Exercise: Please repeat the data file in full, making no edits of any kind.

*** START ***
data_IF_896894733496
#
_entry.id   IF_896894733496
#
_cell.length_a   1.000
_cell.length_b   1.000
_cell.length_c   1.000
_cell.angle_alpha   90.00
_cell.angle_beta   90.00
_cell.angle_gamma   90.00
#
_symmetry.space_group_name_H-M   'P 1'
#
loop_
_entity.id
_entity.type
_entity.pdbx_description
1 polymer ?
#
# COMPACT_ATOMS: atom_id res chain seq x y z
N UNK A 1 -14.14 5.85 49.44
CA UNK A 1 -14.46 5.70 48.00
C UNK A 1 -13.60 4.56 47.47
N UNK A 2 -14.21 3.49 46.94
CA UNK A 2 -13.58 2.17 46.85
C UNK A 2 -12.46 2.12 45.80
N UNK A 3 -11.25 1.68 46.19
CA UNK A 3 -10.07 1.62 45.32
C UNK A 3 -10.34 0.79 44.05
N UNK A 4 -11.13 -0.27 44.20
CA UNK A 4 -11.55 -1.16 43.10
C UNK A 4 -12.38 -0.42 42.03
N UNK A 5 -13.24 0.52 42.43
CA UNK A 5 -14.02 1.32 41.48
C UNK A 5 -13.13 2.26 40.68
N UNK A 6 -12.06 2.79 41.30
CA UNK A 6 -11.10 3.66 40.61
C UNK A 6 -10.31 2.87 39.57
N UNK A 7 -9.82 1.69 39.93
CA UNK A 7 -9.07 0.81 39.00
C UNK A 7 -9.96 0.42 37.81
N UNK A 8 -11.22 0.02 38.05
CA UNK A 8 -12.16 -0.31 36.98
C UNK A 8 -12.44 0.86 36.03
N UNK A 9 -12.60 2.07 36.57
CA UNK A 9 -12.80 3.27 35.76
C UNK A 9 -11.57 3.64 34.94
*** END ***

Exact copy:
data_IF_896894733496
#
_entry.id   IF_896894733496
#
_cell.length_a   1.000
_cell.length_b   1.000
_cell.length_c   1.000
_cell.angle_alpha   90.00
_cell.angle_beta   90.00
_cell.angle_gamma   90.00
#
_symmetry.space_group_name_H-M   'P 1'
#
loop_
_entity.id
_entity.type
_entity.pdbx_description
1 polymer ?
#
# COMPACT_ATOMS: atom_id res chain seq x y z
N UNK A 1 -14.14 5.85 49.44
CA UNK A 1 -14.46 5.70 48.00
C UNK A 1 -13.60 4.56 47.47
N UNK A 2 -14.21 3.49 46.94
CA UNK A 2 -13.58 2.17 46.85
C UNK A 2 -12.46 2.12 45.80
N UNK A 3 -11.25 1.68 46.19
CA UNK A 3 -10.07 1.62 45.32
C UNK A 3 -10.34 0.79 44.05
N UNK A 4 -11.13 -0.27 44.20
CA UNK A 4 -11.55 -1.16 43.10
C UNK A 4 -12.38 -0.42 42.03
N UNK A 5 -13.24 0.52 42.43
CA UNK A 5 -14.02 1.32 41.48
C UNK A 5 -13.13 2.26 40.68
N UNK A 6 -12.06 2.79 41.30
CA UNK A 6 -11.10 3.66 40.61
C UNK A 6 -10.31 2.87 39.57
N UNK A 7 -9.82 1.69 39.93
CA UNK A 7 -9.07 0.81 39.00
C UNK A 7 -9.96 0.42 37.81
N UNK A 8 -11.22 0.02 38.05
CA UNK A 8 -12.16 -0.31 36.98
C UNK A 8 -12.44 0.86 36.03
N UNK A 9 -12.60 2.07 36.57
CA UNK A 9 -12.80 3.27 35.76
C UNK A 9 -11.57 3.64 34.94